Do not suppose that the Chinese New Year is a fixed, annual holiday lasting a day, as in Scotland, and to a minor extent in England. In Canton a month ago active preparations were being made for it, and in Japan nine weeks ago. It is a “movable feast,” and is regulated by the date on which the new moon falls nearest to the day “when the sun reaches the 15 degrees of Aquarius,” and occurs this year on January 21st. Everything becomes cheap before it, for shopkeepers are anxious to realize ready money at any loss, for it is imperative that all accounts be closed by the last day of the old year, on pain of a man being disgraced, losing all hope of getting credit, and of having his name written up on his door as a defaulter. It appears also that debts which are not settled by the New Year’s Eve cannot thereafter be recovered, though it is lawful for a creditor who has vainly hunted a debtor throughout that last night to pursue him for the first hours after daybreak, provided he still carries a lantern!

The festival lasts a fortnight, and is a succession of feasts and theatrical entertainments, everybody’s object being to cast care and work to the winds. Even the official seals of the mandarins are formally and with much rejoicing sealed up and laid aside for one month. On the 20th day of the 12th month houses and temples are thoroughly washed and cleaned, rich and poor decorate with cloth-of-gold, silk embroideries, artificial and real flowers, banners, scrolls, lucky characters, illuminated strips of paper, and bunches of gilt-paper flowers, and even the poorest coolie contrives to greet the festival with some natural blossom. There is no rest either by night or day, joss-sticks burn incessantly, and lamps before the ancestral tablets, gongs are beaten, gingalls fire incessantly, and great crackers like cartridges fastened together in rows are let off at intervals before every door to frighten away evil spirits; there are family banquets of wearisome length, feasts to the household gods, offerings in the temples, processions in the street by torch and lantern light, presents are given to the living, and offerings to the dead, the poor are feasted, and the general din is heightened by messengers perambulating the streets with gongs, calling them to the different banquets. When the fortnight of rejoicing is over its signs are removed, and after the outbreak of extravagant expenditure the Chinese return to their quiet, industrious habits and frugal ways.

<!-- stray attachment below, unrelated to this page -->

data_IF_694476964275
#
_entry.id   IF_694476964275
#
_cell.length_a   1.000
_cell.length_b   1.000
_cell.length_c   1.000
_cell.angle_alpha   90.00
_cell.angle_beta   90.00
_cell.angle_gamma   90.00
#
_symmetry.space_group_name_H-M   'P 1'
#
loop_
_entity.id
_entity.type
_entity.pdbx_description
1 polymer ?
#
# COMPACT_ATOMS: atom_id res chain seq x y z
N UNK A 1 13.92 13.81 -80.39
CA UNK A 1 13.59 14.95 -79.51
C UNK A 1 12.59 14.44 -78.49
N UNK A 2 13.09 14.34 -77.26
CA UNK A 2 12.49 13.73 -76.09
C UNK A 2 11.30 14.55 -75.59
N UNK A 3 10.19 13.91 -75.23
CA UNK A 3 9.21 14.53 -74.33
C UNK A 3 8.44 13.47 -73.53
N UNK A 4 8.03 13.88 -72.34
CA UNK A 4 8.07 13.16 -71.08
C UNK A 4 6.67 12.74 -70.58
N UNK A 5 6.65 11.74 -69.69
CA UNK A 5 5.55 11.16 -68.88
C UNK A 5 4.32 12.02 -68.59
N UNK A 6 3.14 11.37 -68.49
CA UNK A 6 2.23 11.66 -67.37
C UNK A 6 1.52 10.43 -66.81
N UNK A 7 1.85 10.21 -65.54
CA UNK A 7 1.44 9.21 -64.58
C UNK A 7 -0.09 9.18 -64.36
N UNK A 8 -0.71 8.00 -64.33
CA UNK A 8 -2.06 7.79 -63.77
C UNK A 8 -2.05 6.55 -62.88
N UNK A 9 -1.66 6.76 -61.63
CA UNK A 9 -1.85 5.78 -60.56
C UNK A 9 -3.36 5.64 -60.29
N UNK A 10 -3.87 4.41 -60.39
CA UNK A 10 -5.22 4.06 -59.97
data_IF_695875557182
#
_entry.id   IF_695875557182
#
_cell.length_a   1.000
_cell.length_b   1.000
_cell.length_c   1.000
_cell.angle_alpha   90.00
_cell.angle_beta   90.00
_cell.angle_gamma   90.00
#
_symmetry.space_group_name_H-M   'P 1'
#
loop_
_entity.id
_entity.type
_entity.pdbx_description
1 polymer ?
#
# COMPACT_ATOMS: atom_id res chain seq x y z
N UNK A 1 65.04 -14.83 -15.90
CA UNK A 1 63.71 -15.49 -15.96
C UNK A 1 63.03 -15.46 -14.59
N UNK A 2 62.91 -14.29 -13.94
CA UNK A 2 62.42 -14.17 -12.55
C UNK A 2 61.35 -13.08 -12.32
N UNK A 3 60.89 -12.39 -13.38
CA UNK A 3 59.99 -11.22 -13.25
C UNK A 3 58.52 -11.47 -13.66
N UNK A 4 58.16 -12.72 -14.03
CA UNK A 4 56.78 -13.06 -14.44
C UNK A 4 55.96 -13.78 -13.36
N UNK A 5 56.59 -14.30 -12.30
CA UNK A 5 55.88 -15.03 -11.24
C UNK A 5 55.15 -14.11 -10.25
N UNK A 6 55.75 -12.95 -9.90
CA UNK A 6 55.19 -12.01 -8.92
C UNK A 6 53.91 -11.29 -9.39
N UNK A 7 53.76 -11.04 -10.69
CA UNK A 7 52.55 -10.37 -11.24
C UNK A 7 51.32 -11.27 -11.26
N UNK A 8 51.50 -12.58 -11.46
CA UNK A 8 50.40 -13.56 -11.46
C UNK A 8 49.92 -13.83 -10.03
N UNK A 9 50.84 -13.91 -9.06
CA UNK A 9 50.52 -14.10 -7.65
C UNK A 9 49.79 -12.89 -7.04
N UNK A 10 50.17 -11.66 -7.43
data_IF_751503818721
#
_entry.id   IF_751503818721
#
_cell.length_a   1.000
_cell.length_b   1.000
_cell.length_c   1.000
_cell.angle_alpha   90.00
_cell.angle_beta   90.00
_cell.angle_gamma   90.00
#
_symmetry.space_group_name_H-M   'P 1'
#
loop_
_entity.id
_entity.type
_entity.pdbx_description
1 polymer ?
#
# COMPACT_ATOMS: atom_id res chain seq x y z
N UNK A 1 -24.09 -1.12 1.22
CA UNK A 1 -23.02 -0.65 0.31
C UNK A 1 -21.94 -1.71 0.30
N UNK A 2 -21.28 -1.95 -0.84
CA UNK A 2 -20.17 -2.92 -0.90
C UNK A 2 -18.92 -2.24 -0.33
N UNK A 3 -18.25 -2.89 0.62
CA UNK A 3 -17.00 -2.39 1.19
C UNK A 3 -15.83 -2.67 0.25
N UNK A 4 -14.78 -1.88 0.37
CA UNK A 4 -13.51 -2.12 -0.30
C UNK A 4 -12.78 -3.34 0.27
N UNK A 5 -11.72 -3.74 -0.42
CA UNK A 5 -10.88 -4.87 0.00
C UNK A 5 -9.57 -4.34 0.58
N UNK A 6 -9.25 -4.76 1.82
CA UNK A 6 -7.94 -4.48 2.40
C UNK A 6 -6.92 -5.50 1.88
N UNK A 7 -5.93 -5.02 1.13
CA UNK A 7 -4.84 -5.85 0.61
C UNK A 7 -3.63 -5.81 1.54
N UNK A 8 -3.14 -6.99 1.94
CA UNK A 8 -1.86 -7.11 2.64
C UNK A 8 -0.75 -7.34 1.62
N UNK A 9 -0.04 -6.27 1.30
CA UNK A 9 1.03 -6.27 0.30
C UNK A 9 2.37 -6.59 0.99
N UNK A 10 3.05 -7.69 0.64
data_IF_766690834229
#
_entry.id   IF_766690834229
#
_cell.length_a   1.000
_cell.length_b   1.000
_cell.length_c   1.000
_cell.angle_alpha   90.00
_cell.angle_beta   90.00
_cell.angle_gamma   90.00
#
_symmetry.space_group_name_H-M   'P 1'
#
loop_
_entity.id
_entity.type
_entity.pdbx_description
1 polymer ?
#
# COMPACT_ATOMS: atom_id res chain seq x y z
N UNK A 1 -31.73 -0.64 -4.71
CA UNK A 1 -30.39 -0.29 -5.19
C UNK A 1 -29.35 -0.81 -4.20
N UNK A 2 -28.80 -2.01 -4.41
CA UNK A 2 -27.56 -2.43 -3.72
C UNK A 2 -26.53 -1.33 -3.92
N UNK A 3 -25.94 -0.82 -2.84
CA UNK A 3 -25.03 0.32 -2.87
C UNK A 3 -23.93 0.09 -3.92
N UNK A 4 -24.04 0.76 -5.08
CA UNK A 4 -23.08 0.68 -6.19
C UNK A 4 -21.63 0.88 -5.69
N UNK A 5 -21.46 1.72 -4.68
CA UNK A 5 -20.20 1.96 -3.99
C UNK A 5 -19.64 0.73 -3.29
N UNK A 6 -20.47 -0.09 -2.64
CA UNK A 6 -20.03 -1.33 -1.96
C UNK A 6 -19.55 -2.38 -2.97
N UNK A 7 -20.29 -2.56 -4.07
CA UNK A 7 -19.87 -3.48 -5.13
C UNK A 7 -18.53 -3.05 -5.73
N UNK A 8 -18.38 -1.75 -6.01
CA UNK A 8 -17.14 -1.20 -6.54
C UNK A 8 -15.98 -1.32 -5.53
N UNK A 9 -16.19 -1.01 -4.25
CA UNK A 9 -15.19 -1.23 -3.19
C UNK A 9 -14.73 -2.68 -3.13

Just as this brilliant display left the room, a figure in richer coloring of skin appeared — Babu, the head servant, in his beautiful Hadji dress. He wore white full trousers, drawn in tightly at the ankles over black shoes, but very little of these trousers showed below a long, fine, linen tunic of spotless white, with a girdle of orange silk. Over this was a short jacket of rich green silk, embroidered in front with green of the same color, and over all a pure white robe falling from the shoulders. The turban was a Mecca turban made of many yards of soft white silk, embroidered in white silk. It was difficult to believe that this gorgeous Mussulman, in the odor of double sanctity, with his scornful face and superb air, could so far demean himself as to wait on “dogs of infidels” at dinner, or appear in my room at the Stadthaus, with matutinal tea and bananas!